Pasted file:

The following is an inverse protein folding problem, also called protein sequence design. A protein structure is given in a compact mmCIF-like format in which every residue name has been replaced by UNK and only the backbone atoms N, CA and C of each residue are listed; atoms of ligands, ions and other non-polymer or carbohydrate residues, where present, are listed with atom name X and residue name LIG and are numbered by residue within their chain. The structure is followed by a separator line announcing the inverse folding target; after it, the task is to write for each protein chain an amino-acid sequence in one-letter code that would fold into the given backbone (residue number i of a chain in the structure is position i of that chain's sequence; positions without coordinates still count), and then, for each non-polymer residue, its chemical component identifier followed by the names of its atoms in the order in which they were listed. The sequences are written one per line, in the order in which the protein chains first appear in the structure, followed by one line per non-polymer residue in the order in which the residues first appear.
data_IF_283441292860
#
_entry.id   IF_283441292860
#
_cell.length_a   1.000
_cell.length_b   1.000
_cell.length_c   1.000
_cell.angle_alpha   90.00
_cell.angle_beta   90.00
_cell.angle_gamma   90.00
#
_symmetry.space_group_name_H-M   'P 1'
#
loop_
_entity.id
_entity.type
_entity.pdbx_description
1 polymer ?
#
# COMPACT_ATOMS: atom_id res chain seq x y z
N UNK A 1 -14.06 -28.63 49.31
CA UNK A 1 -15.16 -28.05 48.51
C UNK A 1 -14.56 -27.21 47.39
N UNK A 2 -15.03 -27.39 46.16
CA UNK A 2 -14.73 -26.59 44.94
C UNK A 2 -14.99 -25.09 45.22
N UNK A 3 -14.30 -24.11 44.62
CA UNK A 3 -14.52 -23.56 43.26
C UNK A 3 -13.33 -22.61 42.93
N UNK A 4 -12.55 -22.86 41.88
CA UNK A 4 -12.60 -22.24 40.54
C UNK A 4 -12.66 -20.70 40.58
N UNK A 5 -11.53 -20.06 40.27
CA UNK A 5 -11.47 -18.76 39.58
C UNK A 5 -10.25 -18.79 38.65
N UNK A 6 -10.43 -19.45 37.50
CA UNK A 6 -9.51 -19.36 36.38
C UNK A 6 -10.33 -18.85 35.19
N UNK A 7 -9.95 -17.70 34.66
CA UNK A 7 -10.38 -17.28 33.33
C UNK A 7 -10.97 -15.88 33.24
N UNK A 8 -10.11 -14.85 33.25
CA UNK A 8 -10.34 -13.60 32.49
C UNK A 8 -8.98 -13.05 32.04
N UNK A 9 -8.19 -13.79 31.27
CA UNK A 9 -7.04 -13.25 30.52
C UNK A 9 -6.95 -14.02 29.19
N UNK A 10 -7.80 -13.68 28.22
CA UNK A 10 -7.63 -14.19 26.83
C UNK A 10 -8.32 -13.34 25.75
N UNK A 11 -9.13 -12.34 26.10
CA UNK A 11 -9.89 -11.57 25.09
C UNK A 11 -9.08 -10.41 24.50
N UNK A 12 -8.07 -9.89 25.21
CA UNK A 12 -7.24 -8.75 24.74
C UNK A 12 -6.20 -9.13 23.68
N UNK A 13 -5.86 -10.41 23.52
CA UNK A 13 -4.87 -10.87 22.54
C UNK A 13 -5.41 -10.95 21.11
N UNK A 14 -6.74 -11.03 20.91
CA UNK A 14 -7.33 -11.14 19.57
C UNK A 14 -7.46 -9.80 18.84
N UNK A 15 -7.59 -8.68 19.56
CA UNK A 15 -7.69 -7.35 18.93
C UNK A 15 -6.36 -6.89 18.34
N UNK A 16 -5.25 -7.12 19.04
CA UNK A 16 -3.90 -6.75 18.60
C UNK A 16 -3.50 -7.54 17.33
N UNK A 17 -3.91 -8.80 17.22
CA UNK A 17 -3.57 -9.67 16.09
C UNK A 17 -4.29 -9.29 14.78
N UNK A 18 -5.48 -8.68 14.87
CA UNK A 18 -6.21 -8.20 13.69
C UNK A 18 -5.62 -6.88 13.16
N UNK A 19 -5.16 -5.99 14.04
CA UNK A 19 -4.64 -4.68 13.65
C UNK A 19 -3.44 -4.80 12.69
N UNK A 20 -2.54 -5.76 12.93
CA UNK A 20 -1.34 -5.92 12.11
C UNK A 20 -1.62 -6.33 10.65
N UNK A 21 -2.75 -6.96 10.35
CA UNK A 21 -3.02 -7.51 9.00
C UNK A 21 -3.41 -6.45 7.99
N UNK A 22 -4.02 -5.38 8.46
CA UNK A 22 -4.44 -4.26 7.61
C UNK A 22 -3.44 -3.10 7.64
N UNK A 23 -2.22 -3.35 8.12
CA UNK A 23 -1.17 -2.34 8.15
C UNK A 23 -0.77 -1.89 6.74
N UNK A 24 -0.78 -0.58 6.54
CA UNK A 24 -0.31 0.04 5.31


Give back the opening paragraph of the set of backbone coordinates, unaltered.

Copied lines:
The following is an inverse protein folding problem, also called protein sequence design. A protein structure is given in a compact mmCIF-like format in which every residue name has been replaced by UNK and only the backbone atoms N, CA and C of each residue are listed; atoms of ligands, ions and other non-polymer or carbohydrate residues, where present, are listed with atom name X and residue name LIG and are numbered by residue within their chain. The structure is followed by a separator line announcing the inverse folding target; after it, the task is to write for each protein chain an amino-acid sequence in one-letter code that would fold into the given backbone (residue number i of a chain in the structure is position i of that chain's sequence; positions without coordinates still count), and then, for each non-polymer residue, its chemical component identifier followed by the names of its atoms in the order in which they were listed. The sequences are written one per line, in the order in which the protein chains first appear in the structure, followed by one line per non-polymer residue in the order in which the residues first appear.